A Big Deal for Companies
Managing Data Subject Access Requests (DSARs) is a global challenge that continues to grow as more privacy regulations give individuals the right to see what information companies keep about them and to request updates to it, or even its outright deletion—which is known as the right to be forgotten in the General Data Protection Regulation (GDPR). Like the GDPR, the California Consumer Privacy Act (CCPA) is a comprehensive data privacy bill that includes DSAR requirements for residents of California in the United States and becomes effective on January 1, 2020. Any company that holds personal data about a California resident must comply, no matter where in the world that company is physically located. The CCPA is a big deal for companies, since California has a population of nearly 40 million people and the world’s fifth-largest economy with a $3 trillion GDP. There’s a lot to gain by doing business in California, but companies have a lot to lose if they fail to comply with the CCPA.
As Fundamental to Doing Business as Payroll
Processing DSARs is a ubiquitous problem that is not going away. Just as every company from start-ups to Fortune 500s must process payroll, every company holding personal data about a California resident must be able to process DSAR requests properly and promptly in order to comply with the CCPA. Non-compliance can result in serious financial, regulatory, and reputational consequences. Any company or individual violating the CCPA could be fined up to $2,500 per profile (or identity) and up to $7,500 for intentional violations. The following example from the IAPP helps put potential damages into perspective:
To illustrate the implications of these penalties, consider its possible effect on Facebook, whose Cambridge Analytica scandal was one of the motivations for the citizen’s initiative inspiring the CCPA (see Section 1798.198(b)). According to publicly available data and some estimation, Facebook has approximately 24.6 million users in California. Using this number, were Facebook found to have violated the CCPA, it could face a rough full maximum penalty of $61.6 billion for an unintentional violation affecting each of its users and up to $184.7 billion for an intentional violation.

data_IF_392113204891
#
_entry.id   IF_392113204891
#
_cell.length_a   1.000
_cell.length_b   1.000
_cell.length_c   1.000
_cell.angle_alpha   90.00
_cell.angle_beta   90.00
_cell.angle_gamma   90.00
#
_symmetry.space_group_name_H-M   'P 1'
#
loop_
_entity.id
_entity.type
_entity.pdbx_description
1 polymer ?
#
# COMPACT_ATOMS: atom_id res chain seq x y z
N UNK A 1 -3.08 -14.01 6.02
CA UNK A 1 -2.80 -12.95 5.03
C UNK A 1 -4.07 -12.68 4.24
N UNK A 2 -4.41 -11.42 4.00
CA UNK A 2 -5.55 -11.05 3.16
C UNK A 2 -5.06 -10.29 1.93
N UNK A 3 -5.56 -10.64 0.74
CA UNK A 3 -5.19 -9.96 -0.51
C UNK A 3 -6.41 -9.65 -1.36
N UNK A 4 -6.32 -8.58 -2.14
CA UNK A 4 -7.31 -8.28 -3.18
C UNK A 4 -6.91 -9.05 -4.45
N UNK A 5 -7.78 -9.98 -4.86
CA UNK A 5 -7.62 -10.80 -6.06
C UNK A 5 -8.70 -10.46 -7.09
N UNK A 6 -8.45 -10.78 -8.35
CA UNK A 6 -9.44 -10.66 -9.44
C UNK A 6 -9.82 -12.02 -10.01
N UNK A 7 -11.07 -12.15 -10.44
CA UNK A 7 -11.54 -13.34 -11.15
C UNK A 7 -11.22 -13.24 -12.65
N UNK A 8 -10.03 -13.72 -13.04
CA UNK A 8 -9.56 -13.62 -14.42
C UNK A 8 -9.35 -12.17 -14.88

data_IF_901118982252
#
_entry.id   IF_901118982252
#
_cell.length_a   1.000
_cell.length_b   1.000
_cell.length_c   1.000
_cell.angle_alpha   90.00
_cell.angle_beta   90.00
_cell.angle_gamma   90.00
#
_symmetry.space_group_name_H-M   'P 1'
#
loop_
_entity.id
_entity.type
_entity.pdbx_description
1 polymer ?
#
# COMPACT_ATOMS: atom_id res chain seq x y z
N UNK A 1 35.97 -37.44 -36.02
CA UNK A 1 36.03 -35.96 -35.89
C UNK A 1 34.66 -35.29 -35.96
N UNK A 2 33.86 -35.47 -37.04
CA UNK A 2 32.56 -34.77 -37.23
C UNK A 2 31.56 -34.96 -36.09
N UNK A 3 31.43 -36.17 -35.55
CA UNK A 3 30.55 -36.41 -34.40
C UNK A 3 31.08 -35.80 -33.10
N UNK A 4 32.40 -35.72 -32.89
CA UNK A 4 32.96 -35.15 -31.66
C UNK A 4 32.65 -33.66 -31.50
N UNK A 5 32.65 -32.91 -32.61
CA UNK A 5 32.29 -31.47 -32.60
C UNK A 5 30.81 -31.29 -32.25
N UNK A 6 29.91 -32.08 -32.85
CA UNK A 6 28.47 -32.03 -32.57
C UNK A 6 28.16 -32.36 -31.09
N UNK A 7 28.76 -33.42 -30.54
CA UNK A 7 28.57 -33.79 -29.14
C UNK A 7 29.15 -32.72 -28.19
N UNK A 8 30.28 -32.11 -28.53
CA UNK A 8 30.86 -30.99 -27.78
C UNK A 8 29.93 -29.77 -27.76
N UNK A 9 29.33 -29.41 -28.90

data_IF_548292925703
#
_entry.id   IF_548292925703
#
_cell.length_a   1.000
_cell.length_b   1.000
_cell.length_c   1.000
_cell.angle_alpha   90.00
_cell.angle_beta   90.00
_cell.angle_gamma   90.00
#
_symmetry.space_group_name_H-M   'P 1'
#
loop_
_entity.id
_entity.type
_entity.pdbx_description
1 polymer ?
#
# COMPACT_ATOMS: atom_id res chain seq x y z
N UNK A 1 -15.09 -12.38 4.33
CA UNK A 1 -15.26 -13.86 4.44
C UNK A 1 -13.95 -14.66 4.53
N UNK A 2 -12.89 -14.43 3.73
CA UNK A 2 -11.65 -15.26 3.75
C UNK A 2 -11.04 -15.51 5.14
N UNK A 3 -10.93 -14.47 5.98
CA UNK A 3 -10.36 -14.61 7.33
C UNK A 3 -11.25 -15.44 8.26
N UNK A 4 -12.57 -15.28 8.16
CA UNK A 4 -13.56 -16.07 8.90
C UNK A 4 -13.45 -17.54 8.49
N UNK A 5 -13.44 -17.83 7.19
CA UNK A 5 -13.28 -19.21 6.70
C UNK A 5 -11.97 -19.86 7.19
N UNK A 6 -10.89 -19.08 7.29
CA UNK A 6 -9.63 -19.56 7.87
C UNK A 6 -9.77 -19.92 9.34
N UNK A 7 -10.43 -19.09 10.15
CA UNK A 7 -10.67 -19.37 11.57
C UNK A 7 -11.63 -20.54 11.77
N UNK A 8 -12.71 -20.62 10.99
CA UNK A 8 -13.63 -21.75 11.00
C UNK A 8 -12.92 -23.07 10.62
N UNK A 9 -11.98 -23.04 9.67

— Top 5 Operational Impacts of CCPA : Part 5 – Penalties and enforcement mechanisms, IAPP , August 21, 2018
Some companies will take a wait-and-see approach, and of those, some will unfortunately become the publicized poster-child of non-compliance and ultimately hurt their brands. A day doesn’t go by without a data breach in the headlines. Why risk it? Companies should take DSARs as seriously as they do payroll. Without an automated, standardized process for handling them, the business won’t survive.
A Big Deal for Consumers
One of the reasons DSARs are getting so much attention in recent years has to do with the growing concerns from consumers over the privacy practices of companies. Recent events have shed light not only on the broad scope of information collection by companies that combines personal information from various sources to create a highly personal and accurate profile, but also on the ease and frequency by which such sensitive information is shared to third parties—intentionally or unintentionally.
The power of the DSAR is that it provides a way for individuals to learn what information a company is collecting and how they are using and sharing it. Furthermore, GDPR, CCPA and other regulations allow individuals to ask companies to update their data if it is incorrect or even delete it altogether. For the privacy-aware individual, the DSAR can be a powerful tool for taking the first step in controlling how much of their personal information is “out there.”
A Simple Solution for Companies That Care About Consumer Trust
For decades, PKWARE has been protecting the data that matters most to people and organizations: personal data. Today, we are focused on helping organizations deserve the digital trust of their customers, employees, and partners. We believe that with personal data comes personal responsibility, and that by working together we can enable organizations to use personal data responsibly to deliver greater value for everyone.
We offer a seamless end-to-end DSAR solution with flexible deployment options to fit the needs of any company. This allows our customers to focus more on using personal data to grow the business, and less on managing risk or compliance. We’re proud to serve responsible data stewards who know that personal data holds the keys to stronger relationships, greater loyalty, and sustainable business growth. It’s our mission to unlock that potential for our customers and partners, so they can deliver greater value to their customers.
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DSAR, SRR, VCR, SAR, and other acronyms are related to the same thing: managing requests regarding consumer data. Some terms you’ll hear with respect to the request process are tied to specific privacy regulations and indicate different requirements. Additionally, personally identifiable information (PII) and sensitive data can be used in lieu of personal information in some parts of the world.